The Adventures of Ferdinand Count Fathom Cover

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The Adventures of Ferdinand Count Fathom

Tobias Smollett

The first novel by a major English writer that is devoted to a thoroughgoing portrait of villainy, The Adventures of Ferdinand Count Fathom chronicles the life of an aberrant criminal character. Filled with striking satiric thrusts at the legal, medical, and military establishments of mid-eighteenth-century Europe and England, the novel reveals Tobias Smollett's capacities as a commentator on contemporary life.

First published in 1753, Ferdinand Count Fathom is an experimental work that explores the relations between history and fiction and introduces, for the first time in the English novel, episodes of Gothic melodrama. Too long neglected and never before available in a carefully prepared scholarly edition, Ferdinand Count Fathom may now be read, understood, and appreciated against the literary and historical background of the eighteenth-century world.

Adventures of Gil Blas of Santillane Cover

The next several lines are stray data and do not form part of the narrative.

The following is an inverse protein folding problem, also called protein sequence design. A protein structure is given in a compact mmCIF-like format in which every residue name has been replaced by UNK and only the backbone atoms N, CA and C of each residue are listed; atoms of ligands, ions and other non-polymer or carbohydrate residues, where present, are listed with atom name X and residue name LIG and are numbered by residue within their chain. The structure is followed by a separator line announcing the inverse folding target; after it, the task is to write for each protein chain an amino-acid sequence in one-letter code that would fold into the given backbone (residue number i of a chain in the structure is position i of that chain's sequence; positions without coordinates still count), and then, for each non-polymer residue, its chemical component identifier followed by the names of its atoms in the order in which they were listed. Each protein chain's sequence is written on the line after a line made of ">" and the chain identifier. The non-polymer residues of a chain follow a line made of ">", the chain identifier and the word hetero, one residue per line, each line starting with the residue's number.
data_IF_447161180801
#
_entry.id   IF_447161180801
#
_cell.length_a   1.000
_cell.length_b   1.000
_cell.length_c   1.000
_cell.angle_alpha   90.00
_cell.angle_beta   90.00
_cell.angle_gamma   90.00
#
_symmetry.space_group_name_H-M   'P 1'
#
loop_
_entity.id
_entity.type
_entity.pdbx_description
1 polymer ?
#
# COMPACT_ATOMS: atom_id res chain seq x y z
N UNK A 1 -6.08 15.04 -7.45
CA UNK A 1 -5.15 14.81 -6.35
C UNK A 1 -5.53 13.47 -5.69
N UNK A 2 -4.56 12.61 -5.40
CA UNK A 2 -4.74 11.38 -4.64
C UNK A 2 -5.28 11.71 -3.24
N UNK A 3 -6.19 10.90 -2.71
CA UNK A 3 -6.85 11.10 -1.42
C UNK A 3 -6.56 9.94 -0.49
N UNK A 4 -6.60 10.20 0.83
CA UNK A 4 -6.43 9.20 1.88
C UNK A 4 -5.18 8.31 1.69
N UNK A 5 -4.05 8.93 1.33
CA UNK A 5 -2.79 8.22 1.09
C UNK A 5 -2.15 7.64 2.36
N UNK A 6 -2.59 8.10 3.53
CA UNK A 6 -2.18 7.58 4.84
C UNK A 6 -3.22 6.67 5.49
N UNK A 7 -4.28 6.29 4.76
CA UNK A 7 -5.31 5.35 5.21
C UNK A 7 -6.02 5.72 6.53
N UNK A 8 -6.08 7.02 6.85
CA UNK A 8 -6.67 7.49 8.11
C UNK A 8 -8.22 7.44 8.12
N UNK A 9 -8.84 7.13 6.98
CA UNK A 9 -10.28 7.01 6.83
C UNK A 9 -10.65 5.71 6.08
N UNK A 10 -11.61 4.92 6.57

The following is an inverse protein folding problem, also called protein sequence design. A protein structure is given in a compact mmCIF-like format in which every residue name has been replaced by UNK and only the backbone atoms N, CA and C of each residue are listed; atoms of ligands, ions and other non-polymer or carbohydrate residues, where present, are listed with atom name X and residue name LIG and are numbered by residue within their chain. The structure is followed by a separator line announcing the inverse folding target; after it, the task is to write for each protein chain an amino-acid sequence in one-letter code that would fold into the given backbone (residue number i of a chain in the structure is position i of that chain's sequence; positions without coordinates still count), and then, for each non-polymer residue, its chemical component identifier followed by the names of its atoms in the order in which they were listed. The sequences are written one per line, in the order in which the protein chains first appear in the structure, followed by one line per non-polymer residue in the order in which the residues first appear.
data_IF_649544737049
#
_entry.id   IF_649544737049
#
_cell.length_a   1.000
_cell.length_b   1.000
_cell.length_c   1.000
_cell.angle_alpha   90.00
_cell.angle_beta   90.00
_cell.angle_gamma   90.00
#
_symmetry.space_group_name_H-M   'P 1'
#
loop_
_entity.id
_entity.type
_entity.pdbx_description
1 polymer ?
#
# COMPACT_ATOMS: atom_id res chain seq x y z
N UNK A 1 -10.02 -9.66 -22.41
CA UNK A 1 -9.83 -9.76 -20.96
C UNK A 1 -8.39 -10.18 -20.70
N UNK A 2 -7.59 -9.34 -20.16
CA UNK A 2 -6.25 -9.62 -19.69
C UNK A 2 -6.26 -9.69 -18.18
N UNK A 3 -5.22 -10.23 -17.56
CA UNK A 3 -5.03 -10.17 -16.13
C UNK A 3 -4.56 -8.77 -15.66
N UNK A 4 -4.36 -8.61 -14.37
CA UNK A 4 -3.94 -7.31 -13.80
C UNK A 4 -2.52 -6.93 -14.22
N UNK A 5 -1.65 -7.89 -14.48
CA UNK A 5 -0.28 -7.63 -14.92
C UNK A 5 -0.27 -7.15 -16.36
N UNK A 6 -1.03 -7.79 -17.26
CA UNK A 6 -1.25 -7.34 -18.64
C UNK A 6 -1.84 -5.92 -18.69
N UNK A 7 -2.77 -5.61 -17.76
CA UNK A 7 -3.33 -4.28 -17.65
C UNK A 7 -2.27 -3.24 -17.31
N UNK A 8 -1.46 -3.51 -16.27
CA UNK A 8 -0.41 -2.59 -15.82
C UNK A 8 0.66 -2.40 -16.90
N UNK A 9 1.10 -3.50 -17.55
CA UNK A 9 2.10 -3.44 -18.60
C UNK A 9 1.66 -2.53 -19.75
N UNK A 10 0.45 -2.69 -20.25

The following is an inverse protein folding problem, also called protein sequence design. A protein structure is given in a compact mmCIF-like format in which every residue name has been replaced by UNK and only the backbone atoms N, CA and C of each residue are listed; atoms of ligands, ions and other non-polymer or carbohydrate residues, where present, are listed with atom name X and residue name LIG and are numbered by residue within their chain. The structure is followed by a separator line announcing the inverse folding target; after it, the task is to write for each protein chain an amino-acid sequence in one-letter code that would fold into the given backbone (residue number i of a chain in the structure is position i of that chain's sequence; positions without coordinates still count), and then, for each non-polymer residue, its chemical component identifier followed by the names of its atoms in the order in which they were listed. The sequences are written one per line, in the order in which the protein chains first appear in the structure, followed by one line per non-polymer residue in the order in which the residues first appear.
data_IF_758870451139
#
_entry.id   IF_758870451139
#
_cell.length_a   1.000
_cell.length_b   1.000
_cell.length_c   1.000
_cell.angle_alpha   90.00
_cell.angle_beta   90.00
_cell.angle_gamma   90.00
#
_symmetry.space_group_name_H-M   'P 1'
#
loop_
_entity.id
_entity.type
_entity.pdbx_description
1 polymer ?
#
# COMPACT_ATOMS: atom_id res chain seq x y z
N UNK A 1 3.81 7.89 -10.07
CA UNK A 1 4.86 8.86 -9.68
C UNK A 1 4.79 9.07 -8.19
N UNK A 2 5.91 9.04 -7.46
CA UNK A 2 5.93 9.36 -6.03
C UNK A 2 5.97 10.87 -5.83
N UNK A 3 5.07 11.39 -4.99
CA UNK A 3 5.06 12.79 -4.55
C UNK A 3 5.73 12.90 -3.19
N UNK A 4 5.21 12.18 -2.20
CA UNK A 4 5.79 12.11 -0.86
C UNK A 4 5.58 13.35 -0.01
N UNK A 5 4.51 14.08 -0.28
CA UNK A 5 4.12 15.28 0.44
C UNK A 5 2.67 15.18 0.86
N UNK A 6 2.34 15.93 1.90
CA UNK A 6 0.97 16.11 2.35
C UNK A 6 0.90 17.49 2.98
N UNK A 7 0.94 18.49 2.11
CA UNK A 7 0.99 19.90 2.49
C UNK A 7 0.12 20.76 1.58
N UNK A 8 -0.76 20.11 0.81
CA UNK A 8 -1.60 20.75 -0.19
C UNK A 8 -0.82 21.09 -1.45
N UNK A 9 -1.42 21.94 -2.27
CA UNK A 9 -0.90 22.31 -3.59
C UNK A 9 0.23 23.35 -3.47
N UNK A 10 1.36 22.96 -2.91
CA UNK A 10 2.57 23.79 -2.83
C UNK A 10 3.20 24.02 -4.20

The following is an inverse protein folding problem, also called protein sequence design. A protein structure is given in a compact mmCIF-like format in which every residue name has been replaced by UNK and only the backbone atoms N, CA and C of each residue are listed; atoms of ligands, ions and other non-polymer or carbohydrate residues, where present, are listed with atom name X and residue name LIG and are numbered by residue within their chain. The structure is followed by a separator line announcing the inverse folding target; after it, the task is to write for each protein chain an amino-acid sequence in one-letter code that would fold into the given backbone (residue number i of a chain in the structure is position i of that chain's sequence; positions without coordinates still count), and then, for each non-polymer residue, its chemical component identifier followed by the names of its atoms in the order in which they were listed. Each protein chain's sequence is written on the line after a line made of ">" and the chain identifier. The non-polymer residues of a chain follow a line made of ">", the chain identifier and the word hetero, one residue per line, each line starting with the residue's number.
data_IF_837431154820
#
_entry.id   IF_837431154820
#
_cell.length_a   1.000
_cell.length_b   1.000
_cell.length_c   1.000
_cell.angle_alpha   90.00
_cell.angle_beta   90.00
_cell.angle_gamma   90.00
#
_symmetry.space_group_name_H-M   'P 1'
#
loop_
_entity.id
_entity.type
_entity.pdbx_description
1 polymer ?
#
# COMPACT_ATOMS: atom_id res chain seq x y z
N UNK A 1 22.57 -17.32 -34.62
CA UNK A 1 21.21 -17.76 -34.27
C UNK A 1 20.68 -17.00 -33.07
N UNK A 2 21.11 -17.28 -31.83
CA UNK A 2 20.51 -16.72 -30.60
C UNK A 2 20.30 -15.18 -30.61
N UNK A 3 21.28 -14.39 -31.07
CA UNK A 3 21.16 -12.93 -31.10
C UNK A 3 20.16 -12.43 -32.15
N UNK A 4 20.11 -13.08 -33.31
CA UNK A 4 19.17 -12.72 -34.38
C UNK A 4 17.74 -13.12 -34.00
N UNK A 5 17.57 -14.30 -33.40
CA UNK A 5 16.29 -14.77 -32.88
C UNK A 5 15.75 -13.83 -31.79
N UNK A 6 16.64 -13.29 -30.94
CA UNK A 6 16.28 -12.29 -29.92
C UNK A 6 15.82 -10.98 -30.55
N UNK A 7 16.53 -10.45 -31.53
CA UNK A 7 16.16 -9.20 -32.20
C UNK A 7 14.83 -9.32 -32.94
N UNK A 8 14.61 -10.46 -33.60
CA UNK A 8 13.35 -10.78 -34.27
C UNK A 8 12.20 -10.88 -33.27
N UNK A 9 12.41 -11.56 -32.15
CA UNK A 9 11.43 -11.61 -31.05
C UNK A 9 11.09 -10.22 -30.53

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Adventures of Gil Blas of Santillane

Alain Rene Le Sage Jr.

 

Tobias Smollett, in the preface to his first novel, The Adventures of Roderick Random (1748), acknowledges the influence of Alain René Le Sage’s L’Histoire de Gil Blas de Santillane (1715–35 in four volumes) on his work. By far the most successful of “useful and entertaining” romances, Smollett writes, Gil Blas describes “the knavery and foibles of life, with infinite humour and sagacity.” “The following sheets,” he adds significantly, “I have modeled on his plan.”
 
Smollett’s translation of Gil Blas appeared nine months after the publication of Roderick Random. This chronicle of a merry, philosophical young man whose adventures lead him into all levels of society from the highest to the lowest, presents special problems for a translator. Smollett, without always adhering to the literal expression of the novel’s language, is true to its style, spirit, and ideas. After two and a half centuries, his remains the finest translation of this humorous, satiric, and classic French novel.
 
In his early years in London, Smollett struggled to find a way to distinguish himself through his medical practice, medical writings, poetry, and plays. None of these attempts, however, allowed him to demonstrate the full range of his personality and talents. Only when he combined his own boundless imagination with the skills he had learned from translating Gil Blas was he able to create energetic narratives filled with vivid and original characters.

 

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The Adventures of Peregrine Pickle

Tobias Smollett